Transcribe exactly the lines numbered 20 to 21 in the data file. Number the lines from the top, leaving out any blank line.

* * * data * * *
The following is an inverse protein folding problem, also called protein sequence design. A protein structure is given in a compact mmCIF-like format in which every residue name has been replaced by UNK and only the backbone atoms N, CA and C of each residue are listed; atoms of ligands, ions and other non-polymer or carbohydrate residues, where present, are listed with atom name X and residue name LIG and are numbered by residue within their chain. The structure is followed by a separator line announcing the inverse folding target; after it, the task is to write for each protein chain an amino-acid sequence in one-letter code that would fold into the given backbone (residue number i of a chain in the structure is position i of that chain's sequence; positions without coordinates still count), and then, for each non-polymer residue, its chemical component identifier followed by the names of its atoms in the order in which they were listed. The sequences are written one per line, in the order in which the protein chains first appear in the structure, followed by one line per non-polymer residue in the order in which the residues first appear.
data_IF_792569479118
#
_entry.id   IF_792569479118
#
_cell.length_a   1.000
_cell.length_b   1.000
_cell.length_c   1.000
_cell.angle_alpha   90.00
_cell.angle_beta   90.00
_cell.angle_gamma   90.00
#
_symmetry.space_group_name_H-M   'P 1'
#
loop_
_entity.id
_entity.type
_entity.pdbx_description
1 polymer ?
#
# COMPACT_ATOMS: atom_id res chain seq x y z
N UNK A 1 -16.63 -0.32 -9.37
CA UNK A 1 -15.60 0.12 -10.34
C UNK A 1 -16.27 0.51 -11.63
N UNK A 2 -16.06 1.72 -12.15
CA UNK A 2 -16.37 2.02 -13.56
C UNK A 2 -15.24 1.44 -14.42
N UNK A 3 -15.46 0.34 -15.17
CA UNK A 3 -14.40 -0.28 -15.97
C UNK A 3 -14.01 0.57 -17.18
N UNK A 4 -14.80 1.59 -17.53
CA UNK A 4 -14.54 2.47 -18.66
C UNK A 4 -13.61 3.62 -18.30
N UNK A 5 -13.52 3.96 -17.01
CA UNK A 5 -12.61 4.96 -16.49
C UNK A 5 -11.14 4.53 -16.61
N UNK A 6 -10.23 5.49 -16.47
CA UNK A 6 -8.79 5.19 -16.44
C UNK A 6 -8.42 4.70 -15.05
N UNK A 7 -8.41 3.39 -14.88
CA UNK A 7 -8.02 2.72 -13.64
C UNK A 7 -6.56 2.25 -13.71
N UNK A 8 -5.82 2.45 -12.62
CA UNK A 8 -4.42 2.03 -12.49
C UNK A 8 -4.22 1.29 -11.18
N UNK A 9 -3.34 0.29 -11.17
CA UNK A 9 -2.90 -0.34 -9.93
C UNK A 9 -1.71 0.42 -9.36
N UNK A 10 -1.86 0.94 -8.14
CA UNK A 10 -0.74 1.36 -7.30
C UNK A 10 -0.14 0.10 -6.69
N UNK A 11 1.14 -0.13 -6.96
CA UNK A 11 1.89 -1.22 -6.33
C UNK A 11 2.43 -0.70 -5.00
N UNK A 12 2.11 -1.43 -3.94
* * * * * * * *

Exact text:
#
# COMPACT_ATOMS: atom_id res chain seq x y z